iOS Quick Tip – programmatically hiding sections of a UITableView with static cells

As we have seen previously, getting a UITableView with static cells to show up can be a bit tricky. You need to remove some of the table methods. However, if you want to dynamically show and hide sections at runtime, you will need add one of them back in and put in a little bit of extra effort.

We’ll start out with a static UITableView that looks like this:

We’ll then add actions for the button touch events, which will set a flag indicating whether or not to hide the middle section:

- (IBAction)HideButtonTouch:(id)sender
{
    hideTableSection = YES;
    [self.tableView reloadData];
}

- (IBAction)ShowButtonTouch:(id)sender
{
    hideTableSection = NO;
    [self.tableView reloadData];
}

We then have to re-implement our previously removed method tableView:numberOfRowsInSection to return the correct number based on whether or not the middle section should be shown:

- (NSInteger)tableView:(UITableView *)tableView numberOfRowsInSection:(NSInteger)section
{
    if(section == 1)
    {
        if(hideTableSection)
            return 0;
        else
            return 1;
    }
    else
    {
        return 2;
    }
}

This gets us closer, but the section header is still showing:

The next thing we have to do is make sure the header doesn’t show up. We do it by overriding theset two methods. Note that we are returning 1 in heightForHeaderInSection – if we return 0, it won’t work.

-(UIView*)tableView:(UITableView *)tableView viewForHeaderInSection:(NSInteger)section
{
    if(hideTableSection && section == 1)
        return [[UIView alloc] initWithFrame:CGRectZero];
    return nil;
}

- (CGFloat)tableView:(UITableView *)tableView heightForHeaderInSection:(NSInteger)section
{
    if(section == 1 && hideTableSection)
        return 1;
    return 32;
}

This gets us most of the way there, but it looks like the gap in between the two sections is a little too large. We can get around this by messing with the size of the footer in a similar manner:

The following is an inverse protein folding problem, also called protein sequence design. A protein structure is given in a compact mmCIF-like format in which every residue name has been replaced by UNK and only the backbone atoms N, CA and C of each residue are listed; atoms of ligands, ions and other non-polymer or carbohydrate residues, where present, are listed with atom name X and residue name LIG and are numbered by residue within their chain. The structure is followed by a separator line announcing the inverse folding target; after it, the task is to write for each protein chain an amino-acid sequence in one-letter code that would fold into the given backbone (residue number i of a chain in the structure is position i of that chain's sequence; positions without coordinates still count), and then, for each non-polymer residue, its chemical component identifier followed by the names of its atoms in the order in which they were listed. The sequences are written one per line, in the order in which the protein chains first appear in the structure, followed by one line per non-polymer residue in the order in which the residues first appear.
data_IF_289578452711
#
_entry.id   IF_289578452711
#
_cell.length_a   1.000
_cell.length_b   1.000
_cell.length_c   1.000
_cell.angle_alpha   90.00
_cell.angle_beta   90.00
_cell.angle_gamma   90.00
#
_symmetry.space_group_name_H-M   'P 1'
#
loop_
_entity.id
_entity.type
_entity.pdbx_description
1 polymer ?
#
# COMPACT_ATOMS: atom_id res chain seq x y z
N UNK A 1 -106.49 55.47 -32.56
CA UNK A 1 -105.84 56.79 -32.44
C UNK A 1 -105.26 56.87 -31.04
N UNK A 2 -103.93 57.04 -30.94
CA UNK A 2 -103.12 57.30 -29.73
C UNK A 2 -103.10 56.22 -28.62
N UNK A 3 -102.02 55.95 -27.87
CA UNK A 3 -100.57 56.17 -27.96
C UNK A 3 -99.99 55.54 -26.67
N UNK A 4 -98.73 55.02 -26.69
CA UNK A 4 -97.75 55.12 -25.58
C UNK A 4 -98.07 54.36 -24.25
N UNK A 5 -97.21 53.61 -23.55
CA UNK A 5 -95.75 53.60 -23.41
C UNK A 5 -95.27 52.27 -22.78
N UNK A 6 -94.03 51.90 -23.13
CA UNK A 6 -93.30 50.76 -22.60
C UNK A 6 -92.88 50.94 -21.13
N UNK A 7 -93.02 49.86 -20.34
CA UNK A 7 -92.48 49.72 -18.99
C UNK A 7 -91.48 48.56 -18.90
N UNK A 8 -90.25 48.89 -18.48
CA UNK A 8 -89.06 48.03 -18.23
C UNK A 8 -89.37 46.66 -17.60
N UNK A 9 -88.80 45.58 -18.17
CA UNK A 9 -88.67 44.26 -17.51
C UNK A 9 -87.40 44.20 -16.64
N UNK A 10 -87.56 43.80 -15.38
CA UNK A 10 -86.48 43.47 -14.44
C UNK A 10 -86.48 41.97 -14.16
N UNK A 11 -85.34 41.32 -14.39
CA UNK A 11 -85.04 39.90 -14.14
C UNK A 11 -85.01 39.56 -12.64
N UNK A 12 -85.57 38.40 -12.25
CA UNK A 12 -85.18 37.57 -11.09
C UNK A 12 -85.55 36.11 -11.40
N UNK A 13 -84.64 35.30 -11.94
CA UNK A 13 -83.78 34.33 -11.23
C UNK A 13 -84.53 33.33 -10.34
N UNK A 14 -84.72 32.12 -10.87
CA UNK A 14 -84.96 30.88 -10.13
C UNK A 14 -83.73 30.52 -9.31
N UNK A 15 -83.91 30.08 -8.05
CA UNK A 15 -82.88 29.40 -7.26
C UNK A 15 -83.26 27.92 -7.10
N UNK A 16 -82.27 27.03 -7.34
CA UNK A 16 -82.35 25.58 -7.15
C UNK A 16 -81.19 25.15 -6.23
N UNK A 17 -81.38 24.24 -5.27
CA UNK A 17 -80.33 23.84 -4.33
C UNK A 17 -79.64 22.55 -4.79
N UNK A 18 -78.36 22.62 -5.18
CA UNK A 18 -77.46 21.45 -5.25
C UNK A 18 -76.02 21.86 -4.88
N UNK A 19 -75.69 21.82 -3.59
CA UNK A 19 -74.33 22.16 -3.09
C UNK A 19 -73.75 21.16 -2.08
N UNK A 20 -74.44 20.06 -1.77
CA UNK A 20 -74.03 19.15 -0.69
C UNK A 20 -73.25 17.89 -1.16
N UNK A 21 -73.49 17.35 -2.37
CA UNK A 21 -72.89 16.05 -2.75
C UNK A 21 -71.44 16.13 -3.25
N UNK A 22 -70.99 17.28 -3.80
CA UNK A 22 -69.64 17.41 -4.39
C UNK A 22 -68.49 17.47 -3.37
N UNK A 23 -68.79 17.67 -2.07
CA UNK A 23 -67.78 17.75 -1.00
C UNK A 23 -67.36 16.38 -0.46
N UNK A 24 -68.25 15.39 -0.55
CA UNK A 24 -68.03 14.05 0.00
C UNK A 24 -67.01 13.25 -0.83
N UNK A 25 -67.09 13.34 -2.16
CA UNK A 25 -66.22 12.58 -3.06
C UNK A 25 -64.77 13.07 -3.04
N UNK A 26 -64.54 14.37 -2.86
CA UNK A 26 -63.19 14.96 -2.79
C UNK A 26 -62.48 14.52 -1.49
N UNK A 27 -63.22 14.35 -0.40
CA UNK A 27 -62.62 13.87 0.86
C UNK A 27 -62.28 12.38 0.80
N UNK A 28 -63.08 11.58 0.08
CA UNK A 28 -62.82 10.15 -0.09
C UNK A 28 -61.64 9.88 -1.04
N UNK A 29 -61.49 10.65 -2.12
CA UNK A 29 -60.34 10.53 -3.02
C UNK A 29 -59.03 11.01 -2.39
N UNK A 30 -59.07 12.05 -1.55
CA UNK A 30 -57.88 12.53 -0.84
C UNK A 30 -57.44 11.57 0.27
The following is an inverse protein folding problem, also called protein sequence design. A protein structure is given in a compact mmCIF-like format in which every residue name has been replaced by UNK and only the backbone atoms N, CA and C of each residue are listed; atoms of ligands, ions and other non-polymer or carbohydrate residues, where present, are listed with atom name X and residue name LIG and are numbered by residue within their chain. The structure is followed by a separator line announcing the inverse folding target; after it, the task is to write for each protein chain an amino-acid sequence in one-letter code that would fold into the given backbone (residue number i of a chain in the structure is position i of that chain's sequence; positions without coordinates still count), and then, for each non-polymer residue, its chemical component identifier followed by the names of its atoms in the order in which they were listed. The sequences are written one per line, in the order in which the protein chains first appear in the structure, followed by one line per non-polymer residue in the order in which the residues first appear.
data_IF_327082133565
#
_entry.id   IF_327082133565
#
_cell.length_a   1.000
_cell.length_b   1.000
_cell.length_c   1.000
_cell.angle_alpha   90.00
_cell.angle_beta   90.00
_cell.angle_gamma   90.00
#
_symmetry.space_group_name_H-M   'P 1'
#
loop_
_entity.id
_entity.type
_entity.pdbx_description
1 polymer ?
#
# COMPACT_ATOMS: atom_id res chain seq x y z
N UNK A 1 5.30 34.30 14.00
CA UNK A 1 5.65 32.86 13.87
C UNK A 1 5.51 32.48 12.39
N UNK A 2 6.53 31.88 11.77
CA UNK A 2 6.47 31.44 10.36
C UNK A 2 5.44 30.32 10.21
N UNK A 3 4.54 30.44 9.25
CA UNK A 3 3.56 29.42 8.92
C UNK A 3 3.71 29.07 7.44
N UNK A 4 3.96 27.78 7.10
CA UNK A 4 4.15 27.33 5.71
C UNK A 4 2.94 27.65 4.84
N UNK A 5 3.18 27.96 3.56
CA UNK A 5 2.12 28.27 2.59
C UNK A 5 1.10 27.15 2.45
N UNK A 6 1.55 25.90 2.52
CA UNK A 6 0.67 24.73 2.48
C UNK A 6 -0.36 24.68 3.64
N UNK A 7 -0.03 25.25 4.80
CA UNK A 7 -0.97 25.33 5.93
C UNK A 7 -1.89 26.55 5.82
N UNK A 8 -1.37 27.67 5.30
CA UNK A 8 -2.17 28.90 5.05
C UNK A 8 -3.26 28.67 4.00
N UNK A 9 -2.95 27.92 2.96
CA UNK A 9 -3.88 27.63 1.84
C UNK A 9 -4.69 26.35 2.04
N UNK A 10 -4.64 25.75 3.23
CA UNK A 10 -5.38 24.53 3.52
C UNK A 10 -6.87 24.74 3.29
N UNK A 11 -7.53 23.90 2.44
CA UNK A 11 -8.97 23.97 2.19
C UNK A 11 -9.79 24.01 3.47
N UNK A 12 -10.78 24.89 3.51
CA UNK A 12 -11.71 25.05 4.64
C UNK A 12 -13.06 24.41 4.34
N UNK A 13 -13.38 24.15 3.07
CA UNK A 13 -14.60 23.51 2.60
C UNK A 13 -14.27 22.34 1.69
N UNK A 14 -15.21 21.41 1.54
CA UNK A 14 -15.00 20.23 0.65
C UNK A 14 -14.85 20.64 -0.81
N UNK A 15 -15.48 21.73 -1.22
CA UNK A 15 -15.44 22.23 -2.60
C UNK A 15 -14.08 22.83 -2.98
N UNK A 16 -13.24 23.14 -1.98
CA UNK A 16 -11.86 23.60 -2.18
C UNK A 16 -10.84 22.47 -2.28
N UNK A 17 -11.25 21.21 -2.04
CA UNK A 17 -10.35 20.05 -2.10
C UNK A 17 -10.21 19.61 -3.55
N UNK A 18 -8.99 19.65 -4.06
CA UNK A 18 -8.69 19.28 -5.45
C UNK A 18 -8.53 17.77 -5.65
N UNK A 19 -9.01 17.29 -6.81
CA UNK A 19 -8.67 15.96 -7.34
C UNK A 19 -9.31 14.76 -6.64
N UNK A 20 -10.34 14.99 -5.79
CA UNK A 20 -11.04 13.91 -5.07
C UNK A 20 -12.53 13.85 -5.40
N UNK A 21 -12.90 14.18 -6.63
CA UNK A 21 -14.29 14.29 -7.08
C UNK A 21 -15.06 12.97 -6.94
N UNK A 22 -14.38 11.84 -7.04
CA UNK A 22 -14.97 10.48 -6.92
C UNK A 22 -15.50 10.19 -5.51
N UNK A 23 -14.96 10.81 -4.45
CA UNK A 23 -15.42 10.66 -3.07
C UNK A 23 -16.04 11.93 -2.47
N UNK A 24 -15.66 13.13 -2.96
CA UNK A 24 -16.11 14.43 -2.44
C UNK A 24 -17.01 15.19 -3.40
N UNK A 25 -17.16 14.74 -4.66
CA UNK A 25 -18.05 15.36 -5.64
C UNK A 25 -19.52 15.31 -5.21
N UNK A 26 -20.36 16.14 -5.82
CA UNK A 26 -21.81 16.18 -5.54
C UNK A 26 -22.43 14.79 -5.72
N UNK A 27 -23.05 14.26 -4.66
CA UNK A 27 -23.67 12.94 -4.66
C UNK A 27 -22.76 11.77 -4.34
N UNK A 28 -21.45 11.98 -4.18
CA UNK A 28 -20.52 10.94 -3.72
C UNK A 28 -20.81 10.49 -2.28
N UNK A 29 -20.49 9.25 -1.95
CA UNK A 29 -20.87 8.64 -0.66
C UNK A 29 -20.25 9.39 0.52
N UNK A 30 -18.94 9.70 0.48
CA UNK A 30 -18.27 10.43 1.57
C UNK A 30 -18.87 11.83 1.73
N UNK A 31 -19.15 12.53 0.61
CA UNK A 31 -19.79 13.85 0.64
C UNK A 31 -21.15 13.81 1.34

-(CGFloat)tableView:(UITableView *)tableView heightForFooterInSection:(NSInteger)section
{
    if(section == 1 && hideTableSection)
        return 1;
    return 16;
}

-(UIView*)tableView:(UITableView *)tableView viewForFooterInSection:(NSInteger)section
{
    if(section == 1 && hideTableSection)
        return [[UIView alloc] initWithFrame:CGRectZero];
    return nil;
}

Voila! Our section is now properly hidden.

I’m sure this isn’t the ideal way to show and hide sections, but it works well enough for my purposes. And since it took a little bit of effort to figure out, I wanted to share it. Enjoy!

Download the Demo Project

12 Comments

    1. Thanks for the comment. That’s so brilliant it just might work! If you had multiple UITableViews in a UIView, each with a single section, I suppose you could hide them individiaully quite easily. I’ll have to try that in my next project.

      Reply

  1. This is great!

    Now I wish I could programmatically get the numbers for the sections/cells from the static content so I don’t have to change this code when the storyboard changes. Any ideas on that?

    Reply

    1. @mevdev you can call the super function e.g. return [super tableView:tableView viewForFooterInSection:section]; at the end of the function after handling the rest.

      Reply

  2. What about two rows in section 1.
    When I add another cell to section 1 in storyboard. Then
    if(hideTableSection)
    return 1;
    else
    return 2;
    I want two cell, hide the new add one. The first always be visiable.
    The result is strange. return 1, all hide, then return 2, first hide, second show.
    Why? Waiting for your help.

    Reply

  3. You’re a lifesaver. I struggled with this for hours and the trick I was missing was setting the header and footer heights to 1 instead of 0. I wonder if anyone knows why that matters?

    Reply

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